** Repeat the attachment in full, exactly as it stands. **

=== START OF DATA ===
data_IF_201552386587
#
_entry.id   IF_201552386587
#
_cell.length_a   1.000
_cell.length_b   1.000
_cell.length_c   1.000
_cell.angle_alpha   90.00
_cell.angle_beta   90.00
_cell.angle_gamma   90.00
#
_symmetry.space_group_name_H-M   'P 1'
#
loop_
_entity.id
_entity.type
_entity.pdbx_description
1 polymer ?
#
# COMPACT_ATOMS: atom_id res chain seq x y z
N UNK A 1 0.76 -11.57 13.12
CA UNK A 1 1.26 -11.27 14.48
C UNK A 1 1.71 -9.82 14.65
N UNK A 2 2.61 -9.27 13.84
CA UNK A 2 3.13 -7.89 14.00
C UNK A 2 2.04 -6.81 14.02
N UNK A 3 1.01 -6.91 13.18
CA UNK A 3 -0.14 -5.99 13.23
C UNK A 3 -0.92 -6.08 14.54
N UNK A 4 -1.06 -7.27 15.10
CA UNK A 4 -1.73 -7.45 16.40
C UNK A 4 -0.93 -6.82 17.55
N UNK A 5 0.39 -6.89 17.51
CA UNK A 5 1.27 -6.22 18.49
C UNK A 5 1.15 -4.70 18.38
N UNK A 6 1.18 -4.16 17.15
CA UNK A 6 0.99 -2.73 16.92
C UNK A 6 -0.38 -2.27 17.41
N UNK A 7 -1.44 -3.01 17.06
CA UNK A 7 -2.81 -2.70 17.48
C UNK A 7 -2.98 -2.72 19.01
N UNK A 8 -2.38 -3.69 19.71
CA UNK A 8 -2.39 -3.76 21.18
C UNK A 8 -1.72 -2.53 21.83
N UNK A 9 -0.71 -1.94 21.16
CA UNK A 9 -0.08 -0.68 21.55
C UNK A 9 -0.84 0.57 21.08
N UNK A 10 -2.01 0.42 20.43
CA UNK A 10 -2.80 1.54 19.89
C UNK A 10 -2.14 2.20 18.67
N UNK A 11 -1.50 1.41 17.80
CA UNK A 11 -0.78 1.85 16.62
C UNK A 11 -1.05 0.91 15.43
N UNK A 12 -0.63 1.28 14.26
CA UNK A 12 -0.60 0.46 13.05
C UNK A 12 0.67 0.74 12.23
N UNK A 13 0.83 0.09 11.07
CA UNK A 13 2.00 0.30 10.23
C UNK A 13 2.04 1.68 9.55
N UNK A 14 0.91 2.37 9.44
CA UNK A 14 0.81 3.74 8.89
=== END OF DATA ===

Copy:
data_IF_201552386587
#
_entry.id   IF_201552386587
#
_cell.length_a   1.000
_cell.length_b   1.000
_cell.length_c   1.000
_cell.angle_alpha   90.00
_cell.angle_beta   90.00
_cell.angle_gamma   90.00
#
_symmetry.space_group_name_H-M   'P 1'
#
loop_
_entity.id
_entity.type
_entity.pdbx_description
1 polymer ?
#
# COMPACT_ATOMS: atom_id res chain seq x y z
N UNK A 1 0.76 -11.57 13.12
CA UNK A 1 1.26 -11.27 14.48
C UNK A 1 1.71 -9.82 14.65
N UNK A 2 2.61 -9.27 13.84
CA UNK A 2 3.13 -7.89 14.00
C UNK A 2 2.04 -6.81 14.02
N UNK A 3 1.01 -6.91 13.18
CA UNK A 3 -0.14 -5.99 13.23
C UNK A 3 -0.92 -6.08 14.54
N UNK A 4 -1.06 -7.27 15.10
CA UNK A 4 -1.73 -7.45 16.40
C UNK A 4 -0.93 -6.82 17.55
N UNK A 5 0.39 -6.89 17.51
CA UNK A 5 1.27 -6.22 18.49
C UNK A 5 1.15 -4.70 18.38
N UNK A 6 1.18 -4.16 17.15
CA UNK A 6 0.99 -2.73 16.92
C UNK A 6 -0.38 -2.27 17.41
N UNK A 7 -1.44 -3.01 17.06
CA UNK A 7 -2.81 -2.70 17.48
C UNK A 7 -2.98 -2.72 19.01
N UNK A 8 -2.38 -3.69 19.71
CA UNK A 8 -2.39 -3.76 21.18
C UNK A 8 -1.72 -2.53 21.83
N UNK A 9 -0.71 -1.94 21.16
CA UNK A 9 -0.08 -0.68 21.55
C UNK A 9 -0.84 0.57 21.08
N UNK A 10 -2.01 0.42 20.43
CA UNK A 10 -2.80 1.54 19.89
C UNK A 10 -2.14 2.20 18.67
N UNK A 11 -1.50 1.41 17.80
CA UNK A 11 -0.78 1.85 16.62
C UNK A 11 -1.05 0.91 15.43
N UNK A 12 -0.63 1.28 14.26
CA UNK A 12 -0.60 0.46 13.05
C UNK A 12 0.67 0.74 12.23
N UNK A 13 0.83 0.09 11.07
CA UNK A 13 2.00 0.30 10.23
C UNK A 13 2.04 1.68 9.55
N UNK A 14 0.91 2.37 9.44
CA UNK A 14 0.81 3.74 8.89